(on camera): Think you'll ever get a boat of your own?
JONES: That's a dream of mine.
JONES: Yeah. I would love that.
COLLINS: You ever seen a boat that you said, "A-ha, that's the one?"
JONES: Oh, yeah. Oh, yeah, I've seen quite a few.
COLLINS: They're beautiful.
JONES: Yeah, they are, and it's a beautiful thing.
COLLINS: Yeah, each one of the leafs on the sides of the bridges as they open up weighs about 250 tons. So, very heavy, important job Jesse's got there.
Hey, want to show you real quick, Bill and Soledad, before we leave Millennium Park this morning, one more feature of the park. I'm going to step out of the shot so you can get a good look at it. This is known -- you see the face there in the background known as the Crown Fountain made by Spanish artist Jaume Plensa. It features two 50-foot-high glass LED screens that you can see and the faces of 1,000 different Chicagoans. It's supposed to reflect Chicago.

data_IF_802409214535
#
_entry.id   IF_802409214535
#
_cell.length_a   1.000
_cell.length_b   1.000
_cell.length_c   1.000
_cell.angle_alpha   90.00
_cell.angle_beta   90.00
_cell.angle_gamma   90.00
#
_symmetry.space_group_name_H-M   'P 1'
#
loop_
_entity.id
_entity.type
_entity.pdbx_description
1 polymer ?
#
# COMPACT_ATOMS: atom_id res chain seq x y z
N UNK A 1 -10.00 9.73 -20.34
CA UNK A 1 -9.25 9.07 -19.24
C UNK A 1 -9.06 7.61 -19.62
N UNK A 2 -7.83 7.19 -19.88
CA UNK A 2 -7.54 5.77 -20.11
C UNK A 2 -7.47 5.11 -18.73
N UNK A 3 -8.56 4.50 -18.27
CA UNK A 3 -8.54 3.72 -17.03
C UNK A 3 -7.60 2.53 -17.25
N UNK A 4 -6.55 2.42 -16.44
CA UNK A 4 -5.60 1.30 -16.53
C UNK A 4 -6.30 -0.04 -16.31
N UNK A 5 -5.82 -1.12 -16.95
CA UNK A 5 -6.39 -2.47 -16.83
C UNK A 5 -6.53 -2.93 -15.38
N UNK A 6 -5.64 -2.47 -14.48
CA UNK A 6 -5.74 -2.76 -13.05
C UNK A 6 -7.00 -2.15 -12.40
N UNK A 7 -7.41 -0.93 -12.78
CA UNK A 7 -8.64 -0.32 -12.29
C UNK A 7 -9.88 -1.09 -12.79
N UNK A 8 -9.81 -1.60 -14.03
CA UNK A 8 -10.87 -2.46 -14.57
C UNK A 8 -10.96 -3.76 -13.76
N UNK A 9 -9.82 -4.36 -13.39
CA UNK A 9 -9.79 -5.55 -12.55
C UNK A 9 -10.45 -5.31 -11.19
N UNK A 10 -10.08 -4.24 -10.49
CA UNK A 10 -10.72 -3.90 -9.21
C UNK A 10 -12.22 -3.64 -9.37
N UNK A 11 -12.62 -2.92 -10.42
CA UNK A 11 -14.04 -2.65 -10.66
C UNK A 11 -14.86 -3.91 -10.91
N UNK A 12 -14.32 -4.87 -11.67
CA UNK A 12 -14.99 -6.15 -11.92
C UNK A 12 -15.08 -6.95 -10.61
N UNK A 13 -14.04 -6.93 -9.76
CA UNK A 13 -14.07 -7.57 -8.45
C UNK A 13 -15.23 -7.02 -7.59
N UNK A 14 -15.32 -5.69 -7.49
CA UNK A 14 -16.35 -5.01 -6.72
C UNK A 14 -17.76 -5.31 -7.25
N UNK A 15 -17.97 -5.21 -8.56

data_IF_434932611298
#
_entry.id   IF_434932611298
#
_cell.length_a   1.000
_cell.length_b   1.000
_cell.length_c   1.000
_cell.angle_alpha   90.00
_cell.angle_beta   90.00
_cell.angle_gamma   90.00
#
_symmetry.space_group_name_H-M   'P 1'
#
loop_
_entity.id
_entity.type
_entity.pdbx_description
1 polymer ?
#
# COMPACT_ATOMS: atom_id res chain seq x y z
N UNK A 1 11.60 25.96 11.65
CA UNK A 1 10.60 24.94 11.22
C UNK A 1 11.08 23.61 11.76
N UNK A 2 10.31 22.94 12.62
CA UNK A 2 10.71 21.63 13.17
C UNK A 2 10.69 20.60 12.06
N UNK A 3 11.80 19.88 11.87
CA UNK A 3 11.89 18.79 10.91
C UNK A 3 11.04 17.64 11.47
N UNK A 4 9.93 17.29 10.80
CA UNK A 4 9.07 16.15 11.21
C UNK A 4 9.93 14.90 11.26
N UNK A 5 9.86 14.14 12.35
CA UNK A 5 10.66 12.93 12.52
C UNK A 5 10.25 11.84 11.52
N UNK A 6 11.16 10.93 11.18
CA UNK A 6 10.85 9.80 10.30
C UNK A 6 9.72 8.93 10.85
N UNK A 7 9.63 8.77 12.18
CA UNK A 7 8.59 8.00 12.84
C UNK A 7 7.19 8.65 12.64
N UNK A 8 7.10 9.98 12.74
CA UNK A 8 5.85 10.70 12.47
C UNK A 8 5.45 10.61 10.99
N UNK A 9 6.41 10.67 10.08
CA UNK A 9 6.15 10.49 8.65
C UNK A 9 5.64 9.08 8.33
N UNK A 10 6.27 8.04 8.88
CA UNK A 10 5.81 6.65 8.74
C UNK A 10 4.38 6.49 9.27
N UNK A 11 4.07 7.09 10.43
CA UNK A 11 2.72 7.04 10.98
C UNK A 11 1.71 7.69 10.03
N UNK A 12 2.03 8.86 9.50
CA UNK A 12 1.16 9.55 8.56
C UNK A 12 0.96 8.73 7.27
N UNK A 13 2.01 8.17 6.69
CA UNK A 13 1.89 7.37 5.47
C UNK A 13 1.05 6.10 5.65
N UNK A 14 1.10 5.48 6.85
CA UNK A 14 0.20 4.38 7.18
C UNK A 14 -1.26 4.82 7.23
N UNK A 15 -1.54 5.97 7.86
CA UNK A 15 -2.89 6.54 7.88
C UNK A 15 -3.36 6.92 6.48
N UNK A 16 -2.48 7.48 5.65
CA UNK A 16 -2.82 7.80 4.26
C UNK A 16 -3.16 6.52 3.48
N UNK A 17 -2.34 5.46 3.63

These photos were taken by students at the School of Art Institute. And you know, water comes cascading down from the very top. You can see the forehead, the hair on that person comes out of the top and also out of their mouth. So, it's a real playful little fountain here -- little -- it's huge! And kids love it. They show up in their bathing suits and have a great time playing around in the water.
It's good stuff. Bill and Soledad, back it you.
O'BRIEN: All right, Heidi, thanks. That's pretty amazing.
This morning we're talking to a woman who is loved by Chicagoans. In fact, when it comes to her acting career, Irma P. Hall is a little bit of a late bloomer. She appeared in dozens of movies and TV shows. And in the film -- in fact, in "The Ladykillers," she played a Bible- quoting church lady alongside Tom Hanks. But her real role, critics said, was scene stealer.
And in fact, Irma P. Hall, a former Chicagoan of the Year, joins us this morning. It's nice to have you. Thanks for being with us. Thanks for having us in your city. Congratulations on the Chicagoan of the Year Award, but also the one you brought this morning, which I want to show everybody, which is the Career Achievement Award, which you won on Saturday night at the film festival. So, congratulations for that.
IRMA P. HALL, ACTRESS: Right, right. Chicago Film Festival, the Black Perspective Committee.
O'BRIEN: You were in a terrible accident recently, not that long ago.